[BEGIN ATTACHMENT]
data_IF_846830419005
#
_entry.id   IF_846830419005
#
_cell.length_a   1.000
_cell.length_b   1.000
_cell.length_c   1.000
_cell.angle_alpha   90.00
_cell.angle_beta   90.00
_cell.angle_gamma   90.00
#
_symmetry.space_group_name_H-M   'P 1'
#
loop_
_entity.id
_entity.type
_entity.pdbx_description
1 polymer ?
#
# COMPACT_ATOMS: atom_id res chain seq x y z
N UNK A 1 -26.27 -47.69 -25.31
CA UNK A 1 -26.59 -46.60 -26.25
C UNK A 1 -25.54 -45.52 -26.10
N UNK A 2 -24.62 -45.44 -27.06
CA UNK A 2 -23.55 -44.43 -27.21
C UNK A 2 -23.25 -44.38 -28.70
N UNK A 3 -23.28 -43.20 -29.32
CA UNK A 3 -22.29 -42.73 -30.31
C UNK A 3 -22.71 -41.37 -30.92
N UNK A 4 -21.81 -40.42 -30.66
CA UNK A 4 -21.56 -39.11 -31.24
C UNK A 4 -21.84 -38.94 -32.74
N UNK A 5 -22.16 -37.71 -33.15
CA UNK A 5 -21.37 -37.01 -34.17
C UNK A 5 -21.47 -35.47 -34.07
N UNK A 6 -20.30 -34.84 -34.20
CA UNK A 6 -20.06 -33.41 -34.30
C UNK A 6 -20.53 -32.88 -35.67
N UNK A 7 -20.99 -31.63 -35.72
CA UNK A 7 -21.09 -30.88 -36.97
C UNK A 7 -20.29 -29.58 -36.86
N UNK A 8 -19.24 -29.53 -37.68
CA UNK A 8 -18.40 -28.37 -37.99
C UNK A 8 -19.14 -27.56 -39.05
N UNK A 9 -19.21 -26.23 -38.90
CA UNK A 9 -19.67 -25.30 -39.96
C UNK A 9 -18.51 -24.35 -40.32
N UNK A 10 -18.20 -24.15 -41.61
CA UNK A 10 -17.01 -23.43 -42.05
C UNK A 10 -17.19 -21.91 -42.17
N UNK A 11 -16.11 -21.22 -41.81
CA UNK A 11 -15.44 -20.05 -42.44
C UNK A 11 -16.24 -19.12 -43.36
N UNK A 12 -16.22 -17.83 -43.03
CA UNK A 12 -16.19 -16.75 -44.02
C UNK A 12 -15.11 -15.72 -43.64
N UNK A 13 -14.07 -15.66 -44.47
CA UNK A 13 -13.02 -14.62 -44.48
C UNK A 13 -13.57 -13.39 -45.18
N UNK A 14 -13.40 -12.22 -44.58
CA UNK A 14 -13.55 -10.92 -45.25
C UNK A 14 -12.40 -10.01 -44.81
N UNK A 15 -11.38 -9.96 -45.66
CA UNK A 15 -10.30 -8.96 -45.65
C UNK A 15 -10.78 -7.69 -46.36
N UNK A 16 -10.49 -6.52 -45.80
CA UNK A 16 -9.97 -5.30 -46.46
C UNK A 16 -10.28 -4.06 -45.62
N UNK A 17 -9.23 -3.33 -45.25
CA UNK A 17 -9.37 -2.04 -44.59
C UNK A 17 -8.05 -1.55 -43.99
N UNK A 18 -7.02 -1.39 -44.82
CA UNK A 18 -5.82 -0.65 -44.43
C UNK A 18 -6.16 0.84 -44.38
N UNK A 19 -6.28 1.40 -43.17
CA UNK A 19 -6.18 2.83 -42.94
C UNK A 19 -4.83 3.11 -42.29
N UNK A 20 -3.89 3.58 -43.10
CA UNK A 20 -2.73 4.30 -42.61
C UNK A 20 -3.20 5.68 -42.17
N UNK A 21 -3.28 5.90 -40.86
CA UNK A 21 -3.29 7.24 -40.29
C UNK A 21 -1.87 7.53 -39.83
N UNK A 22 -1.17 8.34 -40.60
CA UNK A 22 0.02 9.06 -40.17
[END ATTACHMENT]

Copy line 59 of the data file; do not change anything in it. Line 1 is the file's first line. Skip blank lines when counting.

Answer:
C UNK A 13 -13.57 -13.39 -45.18